Symptomatic Narcolepsy/Cataplexy in a Dog with Brainstem Meningoencephalitis of Unknown Origin

Lorenzo Mari, Anita Shea

A 4 yr old intact female cocker spaniel was presented for investigation of acute, progressive lethargy/hypersomnia; vestibular signs; and cataplexy. A narcolepsy-cataplexy episode with associated hypertension and bradycardia was triggered during examination. There was no evidence of arrhythmia on electrocardiography during the episode. Hematology, serum biochemistry, and thoracic and abdominal imaging were unremarkable. MRI of the brain and cerebrospinal fluid analysis were compatible with meningoencephalitis of unknown origin affecting the mesencephalon, pons, and rostral medulla oblongata. The dog was started on immunosuppressive treatment with prednisolone and cytosine arabinoside, which was subsequently switched to cyclosporine. Narcolepsy-cataplexy episodes could initially still be triggered by offering food; however, they gradually became shorter and less frequent until they completely subsided along with all other clinical signs after 3 wk. No relapse occurred over a 32 mo follow-up period from the diagnosis. Repeated MRI revealed marked reduction in the lesion size; cerebrospinal fluid analysis revealed no abnormalities. Although very rare, symptomatic narcolepsy/cataplexy can occur in dogs and can be secondary to brainstem encephalitis. Cardiovascular changes can occur in association with narcolepsy/cataplexy and should be considered when dealing with patients presenting with these specific clinical signs. Read the full article


Myxosarcoma Associated with the Kidney in a Cat: Case Report

Brittany Champagne Madere, Andrea Dedeaux, Tatiane Terumi Negrao Watanabe, Nobuko Wakamatsu, Lorrie Gaschen, Roger Bennett, Dorian Lara, Bonnie Boudreaux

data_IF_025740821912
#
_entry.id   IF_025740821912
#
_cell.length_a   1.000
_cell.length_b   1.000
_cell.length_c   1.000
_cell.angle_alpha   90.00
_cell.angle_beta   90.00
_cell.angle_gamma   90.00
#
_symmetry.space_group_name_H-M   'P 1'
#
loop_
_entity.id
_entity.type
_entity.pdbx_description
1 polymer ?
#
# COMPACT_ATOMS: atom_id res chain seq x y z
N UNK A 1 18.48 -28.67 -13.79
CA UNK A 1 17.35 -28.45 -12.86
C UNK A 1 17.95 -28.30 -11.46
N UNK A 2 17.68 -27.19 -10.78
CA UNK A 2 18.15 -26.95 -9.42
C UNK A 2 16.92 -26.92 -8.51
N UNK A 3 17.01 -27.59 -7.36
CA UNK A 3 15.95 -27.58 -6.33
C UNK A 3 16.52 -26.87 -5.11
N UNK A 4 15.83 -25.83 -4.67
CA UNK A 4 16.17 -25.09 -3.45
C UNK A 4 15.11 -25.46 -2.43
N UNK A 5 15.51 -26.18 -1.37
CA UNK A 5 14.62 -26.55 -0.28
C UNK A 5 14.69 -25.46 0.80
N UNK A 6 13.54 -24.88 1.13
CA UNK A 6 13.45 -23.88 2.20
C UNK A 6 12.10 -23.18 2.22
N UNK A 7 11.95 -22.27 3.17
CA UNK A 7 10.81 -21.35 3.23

A 12 yr old spayed female domestic shorthair with a history of lethargy, anorexia, and a pendulous abdomen was referred after a cranial abdominal mass was palpated on physical examination. Thoracic radiographs and an abdominal ultrasound revealed a mass associated with the kidney and moderate hemoperitoneum. Exploratory laparotomy revealed abdominal hemorrhage originating from a right renal mass that was adhered to the caudal vena cava. Following a right nephrectomy, histopathology diagnosed the mass as a perirenal/renal myxosarcoma. Based upon thoracic radiographs and abdominal ultrasound, the patient remains disease free at 14 mo postoperatively. Read the full article


Addison’s Disease Secondary to Bilateral Adrenal Gland Metastatic Mammary Carcinoma in a Dog

Virginia Merino-Gutierrez, Luis Feo-Bernabé, Francisco Clemente-Vicario, Jordi Puig

A 12 yr old intact female Siberian husky was referred with a 2 wk history of progressive weakness, paraparesis, anorexia, and panting. A 4 cm diameter grade 3 mammary solid carcinoma involving the fifth right mammary gland had been removed 2 days prior to the current visit. While hospitalized, the dog was diagnosed with Addison’s disease based on electrolyte disturbances and low serum cortisol levels following adrenocorticotropic hormone stimulation test. An abdominal ultrasound revealed adrenal glands at the upper limit of normal size. Despite treatment, the dog deteriorated and died 4 days after presentation. A postmortem examination revealed a neoplastic infiltrate of epithelial malignant cells in both adrenal glands, popliteal lymph nodes, vertebral bodies, and paralumbar musculature, compatible with metastasis from mammary carcinoma. To our knowledge, this is the first reported case of Addison’s disease secondary to metastatic mammary carcinoma in a dog. Read the full article